Subduction zones seen by GOCE gravity gradients

Mario Švarc, Matija Herceg, Fabio Cammarano

Research output: Contribution to conferenceConference abstract for conferenceResearchpeer-review


In this study, the GOCE (Gravity field and steady state Ocean Circulation Explorer) gradiometry data were used to study geologic structures and mass variations within the lithosphere in areas of known subduction zones. The advantage of gravity gradiometry over other gravity methods is that gradients are extremely sensitive to localized density contrasts within regional geological settings, which makes it ideally suited for detecting subduction zones. Second order gravity gradients of disturbing potential were extracted from global geopotential model, the fifth release GOCE model ‘EGM_TIM_RL05’. In order to remove the signal which mainly corresponds to the gravity signal of the lower mantle, long wavelength part of the gravity signal was removed up to degree and order 60. Because the areas with notable topography differences coincide with subduction zones, topography correction was also performed. Few pattern recognition methods were tested on all 6 gravity gradient tensor components represented as global scale maps with resolution of 100km (corresponds to the resolution of the GOCE satellite data). By adjusting pattern recognition methods’ features and optimizing various input patterns, the best method was applied. That is a combination of methods based on SURF (Speeded Up Robust Features) and MSER (Maximally Stable Extremal Regions) algorithms provided in MATLAB’s Computer Vision System Toolbox. Based on 6 gravity gradient components, the global gradient anomaly maps were produced and used as starting point for analysis based on image processing. On obtained maps, locations of known subduction zones were represented with characteristic elongated patterns and cross-sections. Cross sections of well-known subduction zones were used as input patterns for pattern recognition method on global maps. The search for discrete point correspondences between these images was divided into three main steps: Interest point detection, interest point description and matching between images. Resulting routine compares vertical gravity gradient anomaly signal in the areas with known subduction zones with all locations on the Earth (covered by GOCE gravity gradients). Searching, comparing and detecting the compatible signal lead to correct detection of all known subduction zones but also gave indications for locations of unknown subduction. Apart from subduction zones, certain geological features were detected and studied. The method proved its advantages and should be easily adjusted and conducted on other datasets with similar representations.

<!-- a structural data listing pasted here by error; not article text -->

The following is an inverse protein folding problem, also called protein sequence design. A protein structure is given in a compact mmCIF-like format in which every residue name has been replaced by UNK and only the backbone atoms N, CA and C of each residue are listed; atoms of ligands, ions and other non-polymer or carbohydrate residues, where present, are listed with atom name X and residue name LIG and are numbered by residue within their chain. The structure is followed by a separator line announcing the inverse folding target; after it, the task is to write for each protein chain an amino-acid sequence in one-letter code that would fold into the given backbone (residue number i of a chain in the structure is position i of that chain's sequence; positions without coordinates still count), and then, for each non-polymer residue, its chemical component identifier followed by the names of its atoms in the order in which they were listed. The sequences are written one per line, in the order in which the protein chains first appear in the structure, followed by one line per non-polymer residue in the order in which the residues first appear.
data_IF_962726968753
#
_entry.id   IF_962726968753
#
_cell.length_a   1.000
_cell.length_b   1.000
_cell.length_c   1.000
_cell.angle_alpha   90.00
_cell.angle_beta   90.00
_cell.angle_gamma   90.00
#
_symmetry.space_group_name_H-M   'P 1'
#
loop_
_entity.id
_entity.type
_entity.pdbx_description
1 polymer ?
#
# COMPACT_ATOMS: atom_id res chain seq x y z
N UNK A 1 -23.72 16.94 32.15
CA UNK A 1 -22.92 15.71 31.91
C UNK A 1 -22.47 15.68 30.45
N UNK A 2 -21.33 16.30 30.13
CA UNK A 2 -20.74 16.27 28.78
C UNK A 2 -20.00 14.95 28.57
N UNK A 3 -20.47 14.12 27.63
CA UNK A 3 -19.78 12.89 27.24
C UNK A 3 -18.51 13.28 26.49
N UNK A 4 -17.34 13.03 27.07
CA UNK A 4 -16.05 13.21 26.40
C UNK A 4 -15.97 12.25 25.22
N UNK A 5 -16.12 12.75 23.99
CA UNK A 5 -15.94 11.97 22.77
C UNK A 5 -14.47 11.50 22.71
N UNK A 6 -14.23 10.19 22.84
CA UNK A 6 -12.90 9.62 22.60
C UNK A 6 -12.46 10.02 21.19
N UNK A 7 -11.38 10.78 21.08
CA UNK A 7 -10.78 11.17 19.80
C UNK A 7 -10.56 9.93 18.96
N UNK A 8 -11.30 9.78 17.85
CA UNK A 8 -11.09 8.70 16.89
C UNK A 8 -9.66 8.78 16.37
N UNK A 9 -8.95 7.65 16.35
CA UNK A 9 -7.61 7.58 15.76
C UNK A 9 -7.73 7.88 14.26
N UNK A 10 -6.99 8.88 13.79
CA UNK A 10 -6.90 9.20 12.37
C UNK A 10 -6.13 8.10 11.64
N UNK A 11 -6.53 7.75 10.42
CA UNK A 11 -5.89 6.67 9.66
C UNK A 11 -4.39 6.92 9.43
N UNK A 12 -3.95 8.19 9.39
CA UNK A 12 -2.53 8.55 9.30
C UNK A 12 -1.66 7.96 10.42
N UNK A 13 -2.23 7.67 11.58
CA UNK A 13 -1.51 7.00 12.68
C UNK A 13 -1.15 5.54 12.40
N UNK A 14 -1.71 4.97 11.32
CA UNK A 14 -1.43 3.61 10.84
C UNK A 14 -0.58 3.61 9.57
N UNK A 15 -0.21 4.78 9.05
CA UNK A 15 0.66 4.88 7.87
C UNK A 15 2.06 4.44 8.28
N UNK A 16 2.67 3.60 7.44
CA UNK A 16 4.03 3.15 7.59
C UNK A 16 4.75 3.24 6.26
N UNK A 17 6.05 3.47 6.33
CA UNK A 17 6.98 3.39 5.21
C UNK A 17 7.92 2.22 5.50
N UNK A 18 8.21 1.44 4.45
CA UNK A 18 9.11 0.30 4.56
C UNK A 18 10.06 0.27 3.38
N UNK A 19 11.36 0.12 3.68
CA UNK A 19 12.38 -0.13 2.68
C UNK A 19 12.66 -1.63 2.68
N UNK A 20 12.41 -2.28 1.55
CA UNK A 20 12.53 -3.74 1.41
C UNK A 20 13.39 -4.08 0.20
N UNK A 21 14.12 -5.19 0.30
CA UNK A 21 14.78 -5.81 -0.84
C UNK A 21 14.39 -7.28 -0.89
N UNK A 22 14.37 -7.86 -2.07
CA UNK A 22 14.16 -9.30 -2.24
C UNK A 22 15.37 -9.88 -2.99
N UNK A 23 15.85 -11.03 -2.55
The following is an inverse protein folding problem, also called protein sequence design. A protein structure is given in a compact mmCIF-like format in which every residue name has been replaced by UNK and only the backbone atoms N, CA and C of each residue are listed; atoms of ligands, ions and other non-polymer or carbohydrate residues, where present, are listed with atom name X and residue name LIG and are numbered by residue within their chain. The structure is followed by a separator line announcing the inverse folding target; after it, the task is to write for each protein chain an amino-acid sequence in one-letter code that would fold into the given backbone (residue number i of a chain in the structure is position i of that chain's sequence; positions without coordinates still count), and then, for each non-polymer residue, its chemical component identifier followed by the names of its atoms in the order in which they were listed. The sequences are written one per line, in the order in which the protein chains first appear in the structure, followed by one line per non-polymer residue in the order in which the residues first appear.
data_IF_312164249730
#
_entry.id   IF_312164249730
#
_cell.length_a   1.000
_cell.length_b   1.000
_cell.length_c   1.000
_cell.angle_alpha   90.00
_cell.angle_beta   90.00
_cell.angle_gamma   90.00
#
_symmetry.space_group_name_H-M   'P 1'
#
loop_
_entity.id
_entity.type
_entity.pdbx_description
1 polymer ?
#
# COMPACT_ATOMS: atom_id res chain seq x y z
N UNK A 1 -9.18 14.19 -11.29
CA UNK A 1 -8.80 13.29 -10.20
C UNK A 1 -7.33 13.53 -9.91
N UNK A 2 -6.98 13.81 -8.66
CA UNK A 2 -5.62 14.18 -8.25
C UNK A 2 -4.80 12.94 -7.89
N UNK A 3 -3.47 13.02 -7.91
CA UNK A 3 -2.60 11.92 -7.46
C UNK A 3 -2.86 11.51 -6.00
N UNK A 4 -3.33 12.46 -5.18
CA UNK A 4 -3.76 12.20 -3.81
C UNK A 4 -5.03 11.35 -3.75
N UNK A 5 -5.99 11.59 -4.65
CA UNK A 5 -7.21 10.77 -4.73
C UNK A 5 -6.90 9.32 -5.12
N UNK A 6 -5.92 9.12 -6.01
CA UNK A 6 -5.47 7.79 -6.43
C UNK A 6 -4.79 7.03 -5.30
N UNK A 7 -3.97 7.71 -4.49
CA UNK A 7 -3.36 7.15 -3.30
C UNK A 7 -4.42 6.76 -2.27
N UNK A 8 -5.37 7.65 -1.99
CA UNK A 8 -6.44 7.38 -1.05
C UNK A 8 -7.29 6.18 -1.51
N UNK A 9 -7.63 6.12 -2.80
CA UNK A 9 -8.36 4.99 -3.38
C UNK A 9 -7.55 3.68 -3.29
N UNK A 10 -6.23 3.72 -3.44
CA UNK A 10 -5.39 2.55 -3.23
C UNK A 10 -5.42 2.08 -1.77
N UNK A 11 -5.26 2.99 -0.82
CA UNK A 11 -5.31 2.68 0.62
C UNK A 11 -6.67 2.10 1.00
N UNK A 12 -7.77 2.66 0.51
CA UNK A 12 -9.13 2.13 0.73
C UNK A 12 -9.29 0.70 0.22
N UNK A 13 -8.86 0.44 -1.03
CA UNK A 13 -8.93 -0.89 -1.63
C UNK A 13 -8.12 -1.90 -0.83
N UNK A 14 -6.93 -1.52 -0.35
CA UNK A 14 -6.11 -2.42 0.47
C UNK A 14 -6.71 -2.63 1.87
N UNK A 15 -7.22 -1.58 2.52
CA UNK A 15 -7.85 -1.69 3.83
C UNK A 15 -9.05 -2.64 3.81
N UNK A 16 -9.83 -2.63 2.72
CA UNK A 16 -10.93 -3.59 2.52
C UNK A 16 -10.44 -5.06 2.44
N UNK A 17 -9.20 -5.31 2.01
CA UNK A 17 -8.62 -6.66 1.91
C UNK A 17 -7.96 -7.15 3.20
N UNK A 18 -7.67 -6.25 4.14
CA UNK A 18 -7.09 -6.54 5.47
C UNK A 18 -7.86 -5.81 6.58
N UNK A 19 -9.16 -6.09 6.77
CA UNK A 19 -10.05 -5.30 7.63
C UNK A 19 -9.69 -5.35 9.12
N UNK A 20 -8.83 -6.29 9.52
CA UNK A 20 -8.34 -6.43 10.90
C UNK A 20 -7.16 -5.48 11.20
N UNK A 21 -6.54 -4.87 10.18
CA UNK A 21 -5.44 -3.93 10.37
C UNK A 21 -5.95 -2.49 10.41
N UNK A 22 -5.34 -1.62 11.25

Original languageEnglish
Publication date2016
Number of pages1
Publication statusPublished - 2016
EventESA Living Planet Symposium 2016 - Prague, Czech Republic
Duration: 9 May 201613 May 2016


ConferenceESA Living Planet Symposium 2016
Country/TerritoryCzech Republic
Internet address


Dive into the research topics of 'Subduction zones seen by GOCE gravity gradients'. Together they form a unique fingerprint.

Cite this